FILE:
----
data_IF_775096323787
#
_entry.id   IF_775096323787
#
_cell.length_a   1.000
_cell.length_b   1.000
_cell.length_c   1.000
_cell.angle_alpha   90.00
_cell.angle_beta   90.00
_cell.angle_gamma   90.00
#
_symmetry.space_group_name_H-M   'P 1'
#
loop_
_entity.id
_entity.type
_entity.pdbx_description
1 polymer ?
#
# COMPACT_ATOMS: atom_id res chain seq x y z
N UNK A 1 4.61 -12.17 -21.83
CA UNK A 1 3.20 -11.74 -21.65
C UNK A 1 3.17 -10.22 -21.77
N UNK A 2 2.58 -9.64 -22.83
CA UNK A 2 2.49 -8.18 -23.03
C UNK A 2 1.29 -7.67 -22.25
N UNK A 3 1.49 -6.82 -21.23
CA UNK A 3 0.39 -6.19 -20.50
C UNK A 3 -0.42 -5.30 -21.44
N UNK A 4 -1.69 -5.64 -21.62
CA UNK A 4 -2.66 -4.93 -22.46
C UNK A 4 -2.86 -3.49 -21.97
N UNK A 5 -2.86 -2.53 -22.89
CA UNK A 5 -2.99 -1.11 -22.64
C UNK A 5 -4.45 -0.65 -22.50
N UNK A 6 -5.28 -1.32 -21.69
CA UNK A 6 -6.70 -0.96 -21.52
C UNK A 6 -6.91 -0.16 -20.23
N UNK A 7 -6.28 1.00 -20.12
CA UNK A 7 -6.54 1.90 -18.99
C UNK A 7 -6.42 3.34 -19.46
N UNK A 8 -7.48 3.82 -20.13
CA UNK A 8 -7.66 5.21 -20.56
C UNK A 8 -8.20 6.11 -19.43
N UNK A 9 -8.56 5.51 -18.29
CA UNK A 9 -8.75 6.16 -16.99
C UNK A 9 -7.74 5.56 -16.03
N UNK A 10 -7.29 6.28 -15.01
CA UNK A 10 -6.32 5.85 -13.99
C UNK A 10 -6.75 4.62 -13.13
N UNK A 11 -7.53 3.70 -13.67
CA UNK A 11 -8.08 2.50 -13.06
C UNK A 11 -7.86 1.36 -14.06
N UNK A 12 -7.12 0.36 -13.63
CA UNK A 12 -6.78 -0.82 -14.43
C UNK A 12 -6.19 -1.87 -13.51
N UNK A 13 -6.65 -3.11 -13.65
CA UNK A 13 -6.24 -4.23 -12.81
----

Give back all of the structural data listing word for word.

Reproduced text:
data_IF_775096323787
#
_entry.id   IF_775096323787
#
_cell.length_a   1.000
_cell.length_b   1.000
_cell.length_c   1.000
_cell.angle_alpha   90.00
_cell.angle_beta   90.00
_cell.angle_gamma   90.00
#
_symmetry.space_group_name_H-M   'P 1'
#
loop_
_entity.id
_entity.type
_entity.pdbx_description
1 polymer ?
#
# COMPACT_ATOMS: atom_id res chain seq x y z
N UNK A 1 4.61 -12.17 -21.83
CA UNK A 1 3.20 -11.74 -21.65
C UNK A 1 3.17 -10.22 -21.77
N UNK A 2 2.58 -9.64 -22.83
CA UNK A 2 2.49 -8.18 -23.03
C UNK A 2 1.29 -7.67 -22.25
N UNK A 3 1.49 -6.82 -21.23
CA UNK A 3 0.39 -6.19 -20.50
C UNK A 3 -0.42 -5.30 -21.44
N UNK A 4 -1.69 -5.64 -21.62
CA UNK A 4 -2.66 -4.93 -22.46
C UNK A 4 -2.86 -3.49 -21.97
N UNK A 5 -2.86 -2.53 -22.89
CA UNK A 5 -2.99 -1.11 -22.64
C UNK A 5 -4.45 -0.65 -22.50
N UNK A 6 -5.28 -1.32 -21.69
CA UNK A 6 -6.70 -0.96 -21.52
C UNK A 6 -6.91 -0.16 -20.23
N UNK A 7 -6.28 1.00 -20.12
CA UNK A 7 -6.54 1.90 -18.99
C UNK A 7 -6.42 3.34 -19.46
N UNK A 8 -7.48 3.82 -20.13
CA UNK A 8 -7.66 5.21 -20.56
C UNK A 8 -8.20 6.11 -19.43
N UNK A 9 -8.56 5.51 -18.29
CA UNK A 9 -8.75 6.16 -16.99
C UNK A 9 -7.74 5.56 -16.03
N UNK A 10 -7.29 6.28 -15.01
CA UNK A 10 -6.32 5.85 -13.99
C UNK A 10 -6.75 4.62 -13.13
N UNK A 11 -7.53 3.70 -13.67
CA UNK A 11 -8.08 2.50 -13.06
C UNK A 11 -7.86 1.36 -14.06
N UNK A 12 -7.12 0.36 -13.63
CA UNK A 12 -6.78 -0.82 -14.43
C UNK A 12 -6.19 -1.87 -13.51
N UNK A 13 -6.65 -3.11 -13.65
CA UNK A 13 -6.24 -4.23 -12.81